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While plans continue to move forward on the new Owen County Judicial Center, Owen County Judge-Executive Carolyn Keith has some financial concerns connected to the existing courthouse.
Groundbreaking on the new judicial center is expected to take place in early March of 2010. The new building will take 18 months to two years to complete.
The judicial center will be built on five acres on South Main Street across from the fire station.
Keith said many people do not realize that the center is strictly for courts only.
“The circuit clerk’s office will be located at the new judicial center but all other county offices, including the judge-executive’s, will remain at their current locations,” Keith said. “I think there has been some confusion over that aspect but the judicial center will be for courts only.”
Keith said while the judicial center has many upsides but there are some downsides as well.
“I see it as a two-edged sword,” Keith said. “We are out of space here at the courthouse. We have documents that are in the basement that should not be there. The space will be great but from a financial standpoint, I have some concerns.”
Keith said the center will not directly cost local taxpayers any additional money.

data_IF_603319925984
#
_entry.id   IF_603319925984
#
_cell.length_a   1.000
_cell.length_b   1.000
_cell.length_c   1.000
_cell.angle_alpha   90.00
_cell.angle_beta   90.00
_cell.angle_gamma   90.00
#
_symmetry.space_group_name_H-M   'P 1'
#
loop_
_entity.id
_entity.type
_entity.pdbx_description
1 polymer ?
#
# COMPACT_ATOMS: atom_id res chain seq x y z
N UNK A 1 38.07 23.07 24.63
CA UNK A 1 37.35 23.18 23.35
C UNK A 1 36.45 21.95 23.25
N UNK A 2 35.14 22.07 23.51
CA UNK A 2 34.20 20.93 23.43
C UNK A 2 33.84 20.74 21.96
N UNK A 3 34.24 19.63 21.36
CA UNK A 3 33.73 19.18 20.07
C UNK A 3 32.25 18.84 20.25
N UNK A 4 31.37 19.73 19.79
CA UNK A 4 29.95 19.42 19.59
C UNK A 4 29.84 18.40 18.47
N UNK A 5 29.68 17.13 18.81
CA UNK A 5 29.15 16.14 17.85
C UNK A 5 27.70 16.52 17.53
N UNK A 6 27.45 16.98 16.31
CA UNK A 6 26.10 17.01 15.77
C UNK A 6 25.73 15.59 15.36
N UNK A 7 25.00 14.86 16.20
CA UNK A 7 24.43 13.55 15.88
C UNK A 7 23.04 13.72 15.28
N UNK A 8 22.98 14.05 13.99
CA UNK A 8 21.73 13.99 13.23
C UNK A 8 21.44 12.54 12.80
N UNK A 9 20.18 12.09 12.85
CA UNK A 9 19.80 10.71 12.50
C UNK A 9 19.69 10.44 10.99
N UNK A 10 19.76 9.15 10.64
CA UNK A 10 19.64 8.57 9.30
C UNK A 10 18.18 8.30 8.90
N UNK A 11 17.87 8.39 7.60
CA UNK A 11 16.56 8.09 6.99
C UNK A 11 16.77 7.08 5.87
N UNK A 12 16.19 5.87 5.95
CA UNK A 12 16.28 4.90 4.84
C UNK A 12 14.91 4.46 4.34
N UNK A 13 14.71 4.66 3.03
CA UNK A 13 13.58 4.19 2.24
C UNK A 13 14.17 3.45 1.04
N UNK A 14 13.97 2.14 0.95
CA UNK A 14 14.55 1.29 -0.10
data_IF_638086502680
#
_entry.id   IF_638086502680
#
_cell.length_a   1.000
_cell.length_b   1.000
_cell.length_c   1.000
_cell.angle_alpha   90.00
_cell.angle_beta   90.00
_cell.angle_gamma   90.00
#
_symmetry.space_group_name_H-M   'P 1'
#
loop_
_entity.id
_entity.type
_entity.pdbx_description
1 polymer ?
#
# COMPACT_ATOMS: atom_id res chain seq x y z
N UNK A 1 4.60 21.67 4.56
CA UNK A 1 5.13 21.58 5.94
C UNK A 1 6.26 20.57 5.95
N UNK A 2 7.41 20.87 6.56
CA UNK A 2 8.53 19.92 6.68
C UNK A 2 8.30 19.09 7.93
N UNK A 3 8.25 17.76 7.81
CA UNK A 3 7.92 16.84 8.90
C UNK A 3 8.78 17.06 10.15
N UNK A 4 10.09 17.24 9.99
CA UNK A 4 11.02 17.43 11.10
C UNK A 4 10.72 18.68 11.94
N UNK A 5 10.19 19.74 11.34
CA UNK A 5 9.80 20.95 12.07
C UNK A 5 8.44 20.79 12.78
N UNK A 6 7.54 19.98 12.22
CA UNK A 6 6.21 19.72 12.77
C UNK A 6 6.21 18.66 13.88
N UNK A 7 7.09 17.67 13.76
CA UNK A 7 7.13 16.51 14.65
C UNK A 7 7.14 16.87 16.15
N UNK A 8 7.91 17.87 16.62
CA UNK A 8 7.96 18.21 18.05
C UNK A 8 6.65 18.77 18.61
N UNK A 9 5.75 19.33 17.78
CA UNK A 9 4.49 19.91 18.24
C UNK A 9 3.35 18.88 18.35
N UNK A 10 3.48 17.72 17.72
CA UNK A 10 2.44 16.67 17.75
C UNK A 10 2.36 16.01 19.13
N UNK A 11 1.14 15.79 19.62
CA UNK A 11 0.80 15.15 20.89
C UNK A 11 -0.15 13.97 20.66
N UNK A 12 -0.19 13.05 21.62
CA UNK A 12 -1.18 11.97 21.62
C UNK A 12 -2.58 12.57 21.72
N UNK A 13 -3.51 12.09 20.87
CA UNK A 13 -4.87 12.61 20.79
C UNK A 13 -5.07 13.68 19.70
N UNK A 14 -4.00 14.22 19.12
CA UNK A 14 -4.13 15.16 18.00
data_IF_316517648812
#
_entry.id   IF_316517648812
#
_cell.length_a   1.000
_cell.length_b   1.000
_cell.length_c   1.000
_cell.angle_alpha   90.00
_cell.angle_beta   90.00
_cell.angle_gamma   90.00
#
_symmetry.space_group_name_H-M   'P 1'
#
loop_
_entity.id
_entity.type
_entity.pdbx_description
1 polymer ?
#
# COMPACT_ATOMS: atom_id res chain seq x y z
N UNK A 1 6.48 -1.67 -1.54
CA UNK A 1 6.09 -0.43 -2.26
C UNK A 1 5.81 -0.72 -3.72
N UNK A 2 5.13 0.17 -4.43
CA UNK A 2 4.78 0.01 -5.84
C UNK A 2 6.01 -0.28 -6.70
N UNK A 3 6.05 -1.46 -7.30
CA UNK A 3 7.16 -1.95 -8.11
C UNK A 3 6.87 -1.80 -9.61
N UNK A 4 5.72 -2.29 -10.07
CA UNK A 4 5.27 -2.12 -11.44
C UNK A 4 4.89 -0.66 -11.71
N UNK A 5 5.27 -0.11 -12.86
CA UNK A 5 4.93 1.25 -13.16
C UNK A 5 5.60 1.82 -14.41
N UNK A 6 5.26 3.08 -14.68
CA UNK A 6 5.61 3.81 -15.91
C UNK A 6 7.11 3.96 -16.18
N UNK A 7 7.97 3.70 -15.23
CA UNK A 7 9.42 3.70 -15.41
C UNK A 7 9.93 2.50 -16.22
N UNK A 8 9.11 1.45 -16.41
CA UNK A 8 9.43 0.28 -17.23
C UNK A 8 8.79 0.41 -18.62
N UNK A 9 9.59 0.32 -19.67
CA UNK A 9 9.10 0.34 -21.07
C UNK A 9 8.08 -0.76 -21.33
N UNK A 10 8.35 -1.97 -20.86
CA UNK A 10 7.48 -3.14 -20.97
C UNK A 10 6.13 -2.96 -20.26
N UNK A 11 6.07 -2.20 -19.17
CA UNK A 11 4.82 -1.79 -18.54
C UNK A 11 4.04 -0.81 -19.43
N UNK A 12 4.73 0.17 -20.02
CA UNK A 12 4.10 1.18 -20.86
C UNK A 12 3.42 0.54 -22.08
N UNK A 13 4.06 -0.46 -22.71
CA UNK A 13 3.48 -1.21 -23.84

“The money for the building is coming from bonds that the Administrative Office of the Courts will pay back over 30 years,” Keith said. “But AOC is currently renting 68 percent of the courthouse and, in turn, they pay us $71,000 for maintenance and cleaning. That $71,000 contributes to repairs and that’s a big concern for me. How are we going to continue maintaining the courthouse without that $71,000?”
Keith said AOC will make monthly payments and at the end of the 30-year period, the judicial center will be paid off.
“It’s both a good and bad thing,” Keith said. “Parking will be great the judicial center with at least 150-160 parking spots for the public. There will also be a large number of handicapped spots.”
The judicial center, which will have a total of 32,565 square feet, will have circuit court and district court located on the first floor along with offices for the judges and a full-time bailiff.
Keith said the judicial center will be more secure than the courthouse.
“There will be a security area for the judges and circuit clerk to park in,” Keith said. “There will only be one entrance that the public will be allowed to use and personnel will have cards they’ll have to swipe to unlock various doors throughout the building.”
Keith said 75 counties across the state have or will have new judicial centers.